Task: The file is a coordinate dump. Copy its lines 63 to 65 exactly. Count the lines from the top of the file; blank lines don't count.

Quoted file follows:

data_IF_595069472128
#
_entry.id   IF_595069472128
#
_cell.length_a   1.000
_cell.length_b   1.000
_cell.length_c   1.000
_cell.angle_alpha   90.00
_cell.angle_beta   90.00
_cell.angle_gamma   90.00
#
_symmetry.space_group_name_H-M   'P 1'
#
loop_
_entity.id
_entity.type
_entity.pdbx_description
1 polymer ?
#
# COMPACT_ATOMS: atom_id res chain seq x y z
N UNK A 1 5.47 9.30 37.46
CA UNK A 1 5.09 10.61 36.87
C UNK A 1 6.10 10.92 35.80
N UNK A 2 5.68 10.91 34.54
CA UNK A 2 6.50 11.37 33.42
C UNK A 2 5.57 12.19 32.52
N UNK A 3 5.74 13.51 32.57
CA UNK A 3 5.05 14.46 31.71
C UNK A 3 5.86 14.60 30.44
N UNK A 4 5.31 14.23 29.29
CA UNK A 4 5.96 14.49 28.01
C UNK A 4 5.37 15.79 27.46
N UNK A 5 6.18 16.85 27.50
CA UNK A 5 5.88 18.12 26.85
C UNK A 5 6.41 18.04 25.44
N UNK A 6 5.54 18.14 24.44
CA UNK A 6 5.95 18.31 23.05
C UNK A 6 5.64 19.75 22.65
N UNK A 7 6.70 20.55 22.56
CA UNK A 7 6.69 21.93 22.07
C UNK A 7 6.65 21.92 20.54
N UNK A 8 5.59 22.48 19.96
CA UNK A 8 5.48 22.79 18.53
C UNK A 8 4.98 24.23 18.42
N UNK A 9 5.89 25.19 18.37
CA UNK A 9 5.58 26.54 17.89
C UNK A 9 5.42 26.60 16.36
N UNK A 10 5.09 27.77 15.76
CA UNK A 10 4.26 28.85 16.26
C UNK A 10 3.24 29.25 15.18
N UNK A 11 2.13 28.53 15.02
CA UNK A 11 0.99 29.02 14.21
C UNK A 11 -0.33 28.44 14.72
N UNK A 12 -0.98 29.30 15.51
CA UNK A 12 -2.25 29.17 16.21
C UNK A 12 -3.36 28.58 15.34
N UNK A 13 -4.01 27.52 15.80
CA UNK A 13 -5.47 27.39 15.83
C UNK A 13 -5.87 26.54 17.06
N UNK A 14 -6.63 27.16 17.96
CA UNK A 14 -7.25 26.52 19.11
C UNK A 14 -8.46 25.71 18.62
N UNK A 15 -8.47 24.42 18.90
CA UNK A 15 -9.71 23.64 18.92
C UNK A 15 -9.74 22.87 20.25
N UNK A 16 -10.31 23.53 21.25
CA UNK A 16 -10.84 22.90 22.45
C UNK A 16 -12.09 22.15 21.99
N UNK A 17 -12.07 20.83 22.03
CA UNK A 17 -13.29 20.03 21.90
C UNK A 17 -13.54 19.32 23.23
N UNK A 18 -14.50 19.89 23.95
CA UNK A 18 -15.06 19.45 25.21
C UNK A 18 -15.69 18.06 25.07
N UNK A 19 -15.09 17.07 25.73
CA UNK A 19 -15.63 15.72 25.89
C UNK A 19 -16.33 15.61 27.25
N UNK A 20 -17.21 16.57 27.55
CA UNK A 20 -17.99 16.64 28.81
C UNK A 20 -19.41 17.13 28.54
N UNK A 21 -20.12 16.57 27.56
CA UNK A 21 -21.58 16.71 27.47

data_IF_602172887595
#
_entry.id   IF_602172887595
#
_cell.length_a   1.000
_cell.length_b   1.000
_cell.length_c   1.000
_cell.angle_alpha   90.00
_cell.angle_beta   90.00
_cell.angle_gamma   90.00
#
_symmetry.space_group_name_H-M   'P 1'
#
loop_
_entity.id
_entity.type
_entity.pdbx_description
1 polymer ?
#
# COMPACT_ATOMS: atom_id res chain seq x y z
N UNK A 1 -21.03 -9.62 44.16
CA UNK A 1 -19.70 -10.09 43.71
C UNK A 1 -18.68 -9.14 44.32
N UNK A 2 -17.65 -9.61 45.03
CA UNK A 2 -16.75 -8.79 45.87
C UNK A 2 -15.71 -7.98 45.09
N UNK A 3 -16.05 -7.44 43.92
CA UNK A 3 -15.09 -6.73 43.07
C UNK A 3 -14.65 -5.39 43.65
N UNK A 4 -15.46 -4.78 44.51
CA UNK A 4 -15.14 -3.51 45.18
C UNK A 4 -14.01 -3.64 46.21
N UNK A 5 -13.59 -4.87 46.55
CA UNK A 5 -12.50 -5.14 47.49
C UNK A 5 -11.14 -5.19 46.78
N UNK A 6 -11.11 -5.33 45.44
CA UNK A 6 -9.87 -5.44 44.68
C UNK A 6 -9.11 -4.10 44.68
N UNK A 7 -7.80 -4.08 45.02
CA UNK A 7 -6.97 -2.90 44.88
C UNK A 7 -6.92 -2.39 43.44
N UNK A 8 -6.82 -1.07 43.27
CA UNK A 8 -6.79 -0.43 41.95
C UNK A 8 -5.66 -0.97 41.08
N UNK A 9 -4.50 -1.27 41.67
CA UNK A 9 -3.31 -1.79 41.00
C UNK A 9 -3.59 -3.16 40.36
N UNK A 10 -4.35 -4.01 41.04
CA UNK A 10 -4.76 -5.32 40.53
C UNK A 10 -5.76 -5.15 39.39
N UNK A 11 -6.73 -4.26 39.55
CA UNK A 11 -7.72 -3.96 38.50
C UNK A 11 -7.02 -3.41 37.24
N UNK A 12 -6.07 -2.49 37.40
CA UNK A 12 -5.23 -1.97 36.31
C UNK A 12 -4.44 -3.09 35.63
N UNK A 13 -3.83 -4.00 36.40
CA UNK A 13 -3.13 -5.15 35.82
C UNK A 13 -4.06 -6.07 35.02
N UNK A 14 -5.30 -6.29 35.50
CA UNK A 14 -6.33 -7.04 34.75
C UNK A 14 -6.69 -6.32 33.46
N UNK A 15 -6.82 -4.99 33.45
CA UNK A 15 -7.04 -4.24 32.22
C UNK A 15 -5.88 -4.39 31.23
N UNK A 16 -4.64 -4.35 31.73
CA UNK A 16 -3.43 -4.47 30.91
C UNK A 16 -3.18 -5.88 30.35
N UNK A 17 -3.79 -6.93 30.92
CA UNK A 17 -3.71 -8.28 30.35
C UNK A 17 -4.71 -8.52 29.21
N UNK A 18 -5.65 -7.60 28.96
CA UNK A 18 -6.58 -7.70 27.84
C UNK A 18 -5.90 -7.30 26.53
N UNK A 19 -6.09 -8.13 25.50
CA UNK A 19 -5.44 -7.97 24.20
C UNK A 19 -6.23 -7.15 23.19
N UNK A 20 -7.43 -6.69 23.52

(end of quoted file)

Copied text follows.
N UNK A 15 -8.47 24.42 18.90
CA UNK A 15 -9.71 23.64 18.92
C UNK A 15 -9.74 22.87 20.25